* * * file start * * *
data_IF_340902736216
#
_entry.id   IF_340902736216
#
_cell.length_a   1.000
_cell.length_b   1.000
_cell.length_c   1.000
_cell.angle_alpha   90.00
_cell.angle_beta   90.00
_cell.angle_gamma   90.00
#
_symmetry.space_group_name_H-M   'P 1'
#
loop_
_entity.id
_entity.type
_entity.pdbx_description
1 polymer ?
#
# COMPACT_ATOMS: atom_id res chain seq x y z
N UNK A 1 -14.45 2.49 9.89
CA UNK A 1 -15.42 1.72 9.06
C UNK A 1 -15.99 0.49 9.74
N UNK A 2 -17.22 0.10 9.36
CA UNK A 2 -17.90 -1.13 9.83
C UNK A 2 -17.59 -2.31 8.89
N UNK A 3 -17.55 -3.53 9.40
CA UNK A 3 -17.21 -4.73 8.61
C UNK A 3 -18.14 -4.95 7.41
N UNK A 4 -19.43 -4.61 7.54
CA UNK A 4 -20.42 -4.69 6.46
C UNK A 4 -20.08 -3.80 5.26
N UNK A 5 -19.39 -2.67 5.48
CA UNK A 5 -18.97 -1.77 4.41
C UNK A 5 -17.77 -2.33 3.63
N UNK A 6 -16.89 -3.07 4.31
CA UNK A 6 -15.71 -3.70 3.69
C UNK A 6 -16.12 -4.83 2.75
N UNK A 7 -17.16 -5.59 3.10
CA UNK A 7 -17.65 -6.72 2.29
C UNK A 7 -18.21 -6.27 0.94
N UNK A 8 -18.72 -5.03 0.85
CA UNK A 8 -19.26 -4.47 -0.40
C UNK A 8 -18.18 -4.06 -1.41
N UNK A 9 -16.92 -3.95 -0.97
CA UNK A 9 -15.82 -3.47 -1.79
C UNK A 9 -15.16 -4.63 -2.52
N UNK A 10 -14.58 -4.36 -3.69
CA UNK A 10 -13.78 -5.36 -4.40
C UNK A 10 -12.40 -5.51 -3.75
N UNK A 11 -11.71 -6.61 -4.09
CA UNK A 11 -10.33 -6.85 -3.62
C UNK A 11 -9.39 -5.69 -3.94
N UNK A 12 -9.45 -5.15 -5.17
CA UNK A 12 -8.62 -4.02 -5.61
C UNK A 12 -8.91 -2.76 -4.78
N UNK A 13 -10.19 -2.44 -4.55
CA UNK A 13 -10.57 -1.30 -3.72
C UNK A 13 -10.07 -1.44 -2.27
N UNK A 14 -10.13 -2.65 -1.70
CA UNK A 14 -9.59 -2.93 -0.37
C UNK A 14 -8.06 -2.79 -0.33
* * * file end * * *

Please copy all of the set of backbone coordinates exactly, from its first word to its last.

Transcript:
data_IF_340902736216
#
_entry.id   IF_340902736216
#
_cell.length_a   1.000
_cell.length_b   1.000
_cell.length_c   1.000
_cell.angle_alpha   90.00
_cell.angle_beta   90.00
_cell.angle_gamma   90.00
#
_symmetry.space_group_name_H-M   'P 1'
#
loop_
_entity.id
_entity.type
_entity.pdbx_description
1 polymer ?
#
# COMPACT_ATOMS: atom_id res chain seq x y z
N UNK A 1 -14.45 2.49 9.89
CA UNK A 1 -15.42 1.72 9.06
C UNK A 1 -15.99 0.49 9.74
N UNK A 2 -17.22 0.10 9.36
CA UNK A 2 -17.90 -1.13 9.83
C UNK A 2 -17.59 -2.31 8.89
N UNK A 3 -17.55 -3.53 9.40
CA UNK A 3 -17.21 -4.73 8.61
C UNK A 3 -18.14 -4.95 7.41
N UNK A 4 -19.43 -4.61 7.54
CA UNK A 4 -20.42 -4.69 6.46
C UNK A 4 -20.08 -3.80 5.26
N UNK A 5 -19.39 -2.67 5.48
CA UNK A 5 -18.97 -1.77 4.41
C UNK A 5 -17.77 -2.33 3.63
N UNK A 6 -16.89 -3.07 4.31
CA UNK A 6 -15.71 -3.70 3.69
C UNK A 6 -16.12 -4.83 2.75
N UNK A 7 -17.16 -5.59 3.10
CA UNK A 7 -17.65 -6.72 2.29
C UNK A 7 -18.21 -6.27 0.94
N UNK A 8 -18.72 -5.03 0.85
CA UNK A 8 -19.26 -4.47 -0.40
C UNK A 8 -18.18 -4.06 -1.41
N UNK A 9 -16.92 -3.95 -0.97
CA UNK A 9 -15.82 -3.47 -1.79
C UNK A 9 -15.16 -4.63 -2.52
N UNK A 10 -14.58 -4.36 -3.69
CA UNK A 10 -13.78 -5.36 -4.40
C UNK A 10 -12.40 -5.51 -3.75
N UNK A 11 -11.71 -6.61 -4.09
CA UNK A 11 -10.33 -6.85 -3.62
C UNK A 11 -9.39 -5.69 -3.94
N UNK A 12 -9.45 -5.15 -5.17
CA UNK A 12 -8.62 -4.02 -5.61
C UNK A 12 -8.91 -2.76 -4.78
N UNK A 13 -10.19 -2.44 -4.55
CA UNK A 13 -10.57 -1.30 -3.72
C UNK A 13 -10.07 -1.44 -2.27
N UNK A 14 -10.13 -2.65 -1.70
CA UNK A 14 -9.59 -2.93 -0.37
C UNK A 14 -8.06 -2.79 -0.33